VC firm, TLcom Capital, plans $150m fundraise to invest in early and late-stage African startups


Africa-focused venture capital company, TLcom Capital is looking to raise $150 million for its second round of investment funding, which will target early and late-stage tech companies.

According to a Techcrunch report, the company, known for its investment in Africa’s Unicorn Andela and Twiga, has reached its first close of $70 million. This is roughly the same amount it raised in its first fund, the TIDE Africa Fund, which closed in 2017 and was concluded in February 2020.

Managing partner, Maurizio Caio, reiterates that the second fund is likely to close later this year and It will be the VC’s largest fundraising to date when it does.

The funding will position the investor to become one of the continent’s leading independent venture capital companies.

The TIDE Africa Fund

The TIDE Africa Fund, which the firm closed in 2020, was aimed at investing in 12 African companies from seed through Series B.

The company eventually invested in 11 companies. Companies like Andela, Ajua, Autochek, Ilara Health, Kobo360, Okra, Pula, Shara, Terragon Group, Twiga, and U Lessons were among the beneficiaries.

VCs typically invest for five years, then conduct follow-on rounds for another five years before selling their portfolio firms via acquisition or IPO. However, TLcom Capital’s capital deployment took three and a half years, from late 2017 to mid-2021. This is an impressive feat.

Andela, Beneficiary of TLcom’s capital funding

“The precise reason we stopped investing was that we were attempting to figure out how much cash we’d need to support these firms in full-on rounds moving ahead,” Caio explained. “So, we chose not to invest in another firm only to reach a dozen companies without having adequate resources for follow-on rounds.

$6 million average investment

TLcom’s average investment per company is roughly $6 million. However, it hasn’t invested exactly that amount in any of its portfolio firms in a new or follow-on round.

Andela’s $40 million Series C, which closed before TLcom’s first fund closed in 2020, was the most recent stage in which TLcom invested in. Twiga’s $20 million Series B in 2019 was another. The other nine investments the company made were made at the seed and Series A stages.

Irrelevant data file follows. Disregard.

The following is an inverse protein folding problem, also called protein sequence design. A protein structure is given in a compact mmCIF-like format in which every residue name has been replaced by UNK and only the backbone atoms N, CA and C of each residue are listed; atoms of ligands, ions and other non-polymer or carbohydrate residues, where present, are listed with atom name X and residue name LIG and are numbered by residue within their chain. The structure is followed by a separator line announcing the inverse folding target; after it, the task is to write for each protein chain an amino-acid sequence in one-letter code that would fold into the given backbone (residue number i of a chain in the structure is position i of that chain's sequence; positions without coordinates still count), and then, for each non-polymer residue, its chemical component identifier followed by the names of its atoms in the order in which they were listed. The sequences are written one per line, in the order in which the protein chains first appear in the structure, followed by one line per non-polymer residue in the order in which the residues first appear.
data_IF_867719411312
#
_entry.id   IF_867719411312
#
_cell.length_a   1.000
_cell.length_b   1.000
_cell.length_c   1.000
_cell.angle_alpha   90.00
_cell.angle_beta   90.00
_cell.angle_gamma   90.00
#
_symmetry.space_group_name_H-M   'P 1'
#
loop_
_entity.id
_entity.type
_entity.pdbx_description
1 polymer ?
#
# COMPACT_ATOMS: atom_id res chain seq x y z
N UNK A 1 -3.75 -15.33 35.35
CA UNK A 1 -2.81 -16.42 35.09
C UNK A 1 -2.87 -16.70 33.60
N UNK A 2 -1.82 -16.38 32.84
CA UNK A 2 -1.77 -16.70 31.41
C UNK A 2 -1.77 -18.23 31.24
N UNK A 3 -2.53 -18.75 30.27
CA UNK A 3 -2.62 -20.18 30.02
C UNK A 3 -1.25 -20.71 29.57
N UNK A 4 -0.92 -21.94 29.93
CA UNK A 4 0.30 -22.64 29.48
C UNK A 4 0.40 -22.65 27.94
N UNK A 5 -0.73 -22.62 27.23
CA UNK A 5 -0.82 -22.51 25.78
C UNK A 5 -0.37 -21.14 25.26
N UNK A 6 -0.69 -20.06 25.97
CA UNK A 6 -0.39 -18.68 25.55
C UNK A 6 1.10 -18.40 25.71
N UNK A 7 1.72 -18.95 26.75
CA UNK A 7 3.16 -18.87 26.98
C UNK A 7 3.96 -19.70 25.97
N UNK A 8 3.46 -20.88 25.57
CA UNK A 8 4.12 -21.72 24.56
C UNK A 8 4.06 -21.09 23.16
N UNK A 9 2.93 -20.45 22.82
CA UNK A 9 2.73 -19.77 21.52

According to the company, in certain circumstances, it had to invest sooner, which is unusual for huge funds in Africa. The company had backed Okra and Shara when they were just prototypes. it also led Autochek’s pre-seed round.

TLcom’s decisions to lead smaller rounds demonstrate the increasing aggressiveness with which investors are competing for transactions these days.

The competition in Africa’s venture capital sector is heating up, with local investors like LoftyInc and Ventures Platform having large funds to invest exceptionally early, and global investors like Tiger Global and Target Global making inroads from pre-seed through Series C.

Its portfolio to include 20 early-stage companies.

TLcom, which comprises Managing Partner, Maurizio Caio, Senior Partner, Omobola Johnson, and Partners, Ido Sum and Andreata Muforo, intends to add an additional 20 early-stage companies to its portfolio. These firms’ ticket amounts will vary from $500,000 to $15 million.

According to the company, the funding structure will most likely be similar to its first: a portion of the funds will go to early-stage businesses, while the remainder will go to new or follow-on rounds of firms in the growth and late stages.

Omobola Johnson; Image credit Techcrunch

The current portfolio firms of TLcom are all headquartered in Nigeria or Kenya. But now, TLcom intends to expand its focus to Egypt with its new fund, as well as make additional investments in East and West Africa.

The company also has a couple of local limited partners, as do other pan-African funds: FBN Quest and Sango Capital.

“In this initial round of investors, we have two African limited partnerships returning with greater cash than before. However, more effort needs to be made in order to attract additional African investors. However, the essential point is that the capital market is realizing that African venture capital is a compelling investment opportunity. And the fact that more individual investors are becoming aware of this, despite the lack of any institutional constraints, is encouraging.

Maurizio Ciao

Traditional industries such as financial services, mobility, agribusiness, healthcare, education, and e-commerce are the company’s primary emphasis.

However, the business is eager to invest in web3, crypto, and DeFi firms, which are younger areas with a lot of upsides and put African entrepreneurs on a level playing field with other regions.

In 2021, African companies raised over $4 billion, more than twice the amount raised when TLcom’s first fund closed.

The company, however, encourages innovators to take advantage of the fresh flood of finance flowing into the continent and attain tremendous size as a result of this increased activity.

“Despite generating over $5 billion in African venture capital, the broader picture is that we are still extremely early in the game.” This is the message to entrepreneurs: “Think large, don’t second-guess yourself, and focus on the scale of the opportunity,” he added. “If it’s compelling, you’ll find financing to back it.”

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